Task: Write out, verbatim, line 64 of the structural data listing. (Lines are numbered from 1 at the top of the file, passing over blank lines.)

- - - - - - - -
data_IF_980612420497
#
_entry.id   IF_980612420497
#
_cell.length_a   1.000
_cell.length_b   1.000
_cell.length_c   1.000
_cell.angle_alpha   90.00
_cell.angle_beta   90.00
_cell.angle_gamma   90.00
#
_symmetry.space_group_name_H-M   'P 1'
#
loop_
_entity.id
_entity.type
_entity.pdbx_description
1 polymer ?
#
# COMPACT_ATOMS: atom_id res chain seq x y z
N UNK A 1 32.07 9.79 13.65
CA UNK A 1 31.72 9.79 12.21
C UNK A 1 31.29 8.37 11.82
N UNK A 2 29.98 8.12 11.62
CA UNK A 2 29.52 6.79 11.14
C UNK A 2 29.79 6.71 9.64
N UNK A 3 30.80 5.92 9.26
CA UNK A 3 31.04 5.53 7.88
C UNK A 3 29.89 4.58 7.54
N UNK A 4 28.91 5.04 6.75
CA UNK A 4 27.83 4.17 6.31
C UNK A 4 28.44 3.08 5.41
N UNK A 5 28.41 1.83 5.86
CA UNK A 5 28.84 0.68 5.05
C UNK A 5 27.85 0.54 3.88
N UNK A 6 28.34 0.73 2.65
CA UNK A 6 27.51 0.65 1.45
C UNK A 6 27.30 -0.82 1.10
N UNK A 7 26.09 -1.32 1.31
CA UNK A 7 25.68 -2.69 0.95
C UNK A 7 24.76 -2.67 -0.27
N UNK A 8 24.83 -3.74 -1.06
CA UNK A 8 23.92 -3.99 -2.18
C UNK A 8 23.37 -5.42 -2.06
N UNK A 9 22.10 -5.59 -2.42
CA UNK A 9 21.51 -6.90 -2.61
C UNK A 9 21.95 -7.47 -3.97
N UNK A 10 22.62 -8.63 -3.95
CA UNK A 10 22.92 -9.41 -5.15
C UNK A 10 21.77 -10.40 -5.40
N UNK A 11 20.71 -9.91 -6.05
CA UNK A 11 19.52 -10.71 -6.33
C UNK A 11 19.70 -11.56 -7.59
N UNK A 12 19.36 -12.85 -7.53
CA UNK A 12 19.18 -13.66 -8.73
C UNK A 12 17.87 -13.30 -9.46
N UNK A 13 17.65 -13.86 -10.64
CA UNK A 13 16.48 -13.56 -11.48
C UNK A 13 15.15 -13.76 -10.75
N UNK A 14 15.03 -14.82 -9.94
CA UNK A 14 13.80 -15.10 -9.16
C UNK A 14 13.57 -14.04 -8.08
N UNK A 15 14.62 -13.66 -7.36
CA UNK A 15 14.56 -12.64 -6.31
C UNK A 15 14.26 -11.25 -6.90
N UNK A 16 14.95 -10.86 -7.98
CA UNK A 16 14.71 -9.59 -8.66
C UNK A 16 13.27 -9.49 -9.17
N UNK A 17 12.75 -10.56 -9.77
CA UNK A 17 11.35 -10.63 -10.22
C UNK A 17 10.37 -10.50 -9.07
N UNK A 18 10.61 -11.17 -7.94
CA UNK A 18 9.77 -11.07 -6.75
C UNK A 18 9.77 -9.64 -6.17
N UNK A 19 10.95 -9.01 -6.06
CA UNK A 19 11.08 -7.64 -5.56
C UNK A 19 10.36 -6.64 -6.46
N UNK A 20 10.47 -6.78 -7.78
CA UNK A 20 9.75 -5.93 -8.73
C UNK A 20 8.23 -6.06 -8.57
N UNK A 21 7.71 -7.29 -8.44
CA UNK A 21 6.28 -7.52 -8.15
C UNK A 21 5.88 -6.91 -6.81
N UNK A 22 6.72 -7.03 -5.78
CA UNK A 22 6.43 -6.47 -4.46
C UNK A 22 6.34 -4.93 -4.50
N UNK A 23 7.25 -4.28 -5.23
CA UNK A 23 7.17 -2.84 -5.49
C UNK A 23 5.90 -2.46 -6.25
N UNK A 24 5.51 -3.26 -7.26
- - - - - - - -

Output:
CA UNK A 15 14.56 -12.64 -6.31